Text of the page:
The Data Brief

A monthly data protection bulletin from the barristers at 5 Essex Chambers

No name amounts to personal data

11 November 2022

Driver v Crown Prosecution Service [2022] EWHC 2500 (KB)

In Driver the Claimant complained that the CPS had sent an email to a member of the public which confirmed that a charging decision was to be taken in respect of himself. He claimed damages for breaches of the GDPR or in the alternative Part 3 of the Data Protection Act 2018 (concerning law enforcement processing), misuse of private information (“MPI”) and breach of Article 8 of the Human Rights Act 1998.

Mr Driver had been involved in Lancashire politics for many years. An investigation was undertaken into potential fraud at Lancashire County Council, but after two years he was no longer a suspect, which he announced by public press release.  However, allegations were made that he had conspired to pervert the course of justice and intimidate witnesses for which he was arrested with three other suspects. There was a judgment (in another case) that put the events into the public domain and the events were reported widely in the press, from which the court concluded that any reasonable reader would have understood that a charging decision was to be made by the CPS about the Claimant. A member of the public wrote to the CPS about the case and in response the CPS confirmed, without reference to any names, a charging file was with the CPS for consideration.  That member of the public publicised the information.

An issue in the case was whether the CPS’s response amounted to processing personal data. The court found it did. The Claimant could be indirectly identified. Given the small group of suspects, and the fact that the Claimant was one of those suspects, the email about a charging decision in relation to those suspects was “obviously about” him.

Striking about the case is that in relation to the processing, the CPS did not lead any evidence from the writer of the email, substantially hampering the CPS’s ability to meet the burden of showing that disclosure was necessary to process this data for a legitimate interest (i.e. a pressing social need). There was also no evidence from the CPS that it had in place appropriate organisational measures to protect against unauthorised or unlawful processing. The case firmly demonstrates the need to justify processing by evidence, even in law enforcement processing.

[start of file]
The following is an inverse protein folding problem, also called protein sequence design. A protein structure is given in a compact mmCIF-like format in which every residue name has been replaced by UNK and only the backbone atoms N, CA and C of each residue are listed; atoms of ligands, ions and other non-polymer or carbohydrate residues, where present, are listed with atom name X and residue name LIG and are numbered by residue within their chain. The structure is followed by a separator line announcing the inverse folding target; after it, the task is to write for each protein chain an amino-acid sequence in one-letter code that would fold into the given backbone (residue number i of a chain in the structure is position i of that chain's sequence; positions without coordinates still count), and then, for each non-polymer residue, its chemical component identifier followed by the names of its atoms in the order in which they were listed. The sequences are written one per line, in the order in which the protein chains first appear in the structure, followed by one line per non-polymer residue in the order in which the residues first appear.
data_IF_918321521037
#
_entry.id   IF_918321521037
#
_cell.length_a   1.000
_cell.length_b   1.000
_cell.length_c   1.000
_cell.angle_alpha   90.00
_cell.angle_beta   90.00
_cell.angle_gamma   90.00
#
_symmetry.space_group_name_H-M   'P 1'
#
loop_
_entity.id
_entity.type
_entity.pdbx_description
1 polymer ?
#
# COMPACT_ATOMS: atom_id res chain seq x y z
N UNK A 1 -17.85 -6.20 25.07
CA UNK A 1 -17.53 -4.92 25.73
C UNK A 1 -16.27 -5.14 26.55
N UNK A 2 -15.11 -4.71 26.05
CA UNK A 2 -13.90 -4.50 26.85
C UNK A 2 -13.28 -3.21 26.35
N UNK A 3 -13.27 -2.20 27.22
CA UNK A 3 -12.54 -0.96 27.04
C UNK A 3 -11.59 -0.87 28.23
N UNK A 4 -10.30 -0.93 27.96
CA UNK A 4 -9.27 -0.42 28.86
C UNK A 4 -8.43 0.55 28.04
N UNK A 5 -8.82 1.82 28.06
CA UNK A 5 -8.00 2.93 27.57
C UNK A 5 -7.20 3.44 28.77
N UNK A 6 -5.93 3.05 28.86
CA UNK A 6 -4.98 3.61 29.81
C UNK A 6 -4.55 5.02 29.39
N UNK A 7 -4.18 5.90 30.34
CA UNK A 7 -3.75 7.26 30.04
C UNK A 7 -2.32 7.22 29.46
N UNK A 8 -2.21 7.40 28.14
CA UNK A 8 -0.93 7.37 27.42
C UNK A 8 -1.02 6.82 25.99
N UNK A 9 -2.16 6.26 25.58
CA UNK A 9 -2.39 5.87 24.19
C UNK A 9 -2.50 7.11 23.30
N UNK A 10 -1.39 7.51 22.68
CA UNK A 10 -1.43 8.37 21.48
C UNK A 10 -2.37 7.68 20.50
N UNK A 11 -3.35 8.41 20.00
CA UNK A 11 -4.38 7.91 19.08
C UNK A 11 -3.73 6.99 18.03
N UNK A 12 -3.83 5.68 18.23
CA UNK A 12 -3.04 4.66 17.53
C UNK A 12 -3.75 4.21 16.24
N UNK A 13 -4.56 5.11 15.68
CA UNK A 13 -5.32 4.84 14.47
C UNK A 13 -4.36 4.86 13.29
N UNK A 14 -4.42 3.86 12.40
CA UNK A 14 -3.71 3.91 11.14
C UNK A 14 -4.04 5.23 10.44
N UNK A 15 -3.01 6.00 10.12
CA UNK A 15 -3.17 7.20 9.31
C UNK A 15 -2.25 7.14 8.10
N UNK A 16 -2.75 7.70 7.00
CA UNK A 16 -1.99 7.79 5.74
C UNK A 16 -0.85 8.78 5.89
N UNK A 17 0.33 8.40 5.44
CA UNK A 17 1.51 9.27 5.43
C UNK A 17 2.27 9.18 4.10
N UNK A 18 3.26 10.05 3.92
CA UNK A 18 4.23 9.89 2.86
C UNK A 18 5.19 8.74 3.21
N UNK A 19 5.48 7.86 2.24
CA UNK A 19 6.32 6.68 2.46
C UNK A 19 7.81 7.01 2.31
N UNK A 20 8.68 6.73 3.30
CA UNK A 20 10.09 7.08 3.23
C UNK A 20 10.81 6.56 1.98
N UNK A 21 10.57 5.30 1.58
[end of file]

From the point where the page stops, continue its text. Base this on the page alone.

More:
The MPI claim failed, with time for the Article 8 claim not being extended because on the substance was bound to fail for the same reasons as the MPI claim. The investigation had been widely reported, the Claimant had volunteered information into the public sphere about his association with the investigation, a court judgment had been published and it was “blindingly obviously” that the Claimant would have known that a charging decision would be taken. Consequently, there was no objective reasonable expectation of privacy.

Finally, for a “very modest degree of distress” Mr Driver was awarded £250.  Mr Driver was unable to prove his visits to the GP for anxiety and depression were for the disclosure, as opposed to being subject to investigations for the preceding six years.  It is sensible to be alive to what damage can truly be attributed to the processing as opposed to other surrounding factors.

Judgment: click here


Saara Idelbi

Call 2008

Aaron Moss

Call 2013

John Goss

Call 2015

The Data Brief

A monthly data protection bulletin from the barristers at 5 Essex Chambers

The Data Brief is edited by Francesca Whitelaw KC, Aaron Moss and John Goss, barristers at 5 Essex Chambers, with contributions from the whole information law, data protection and AI Team.

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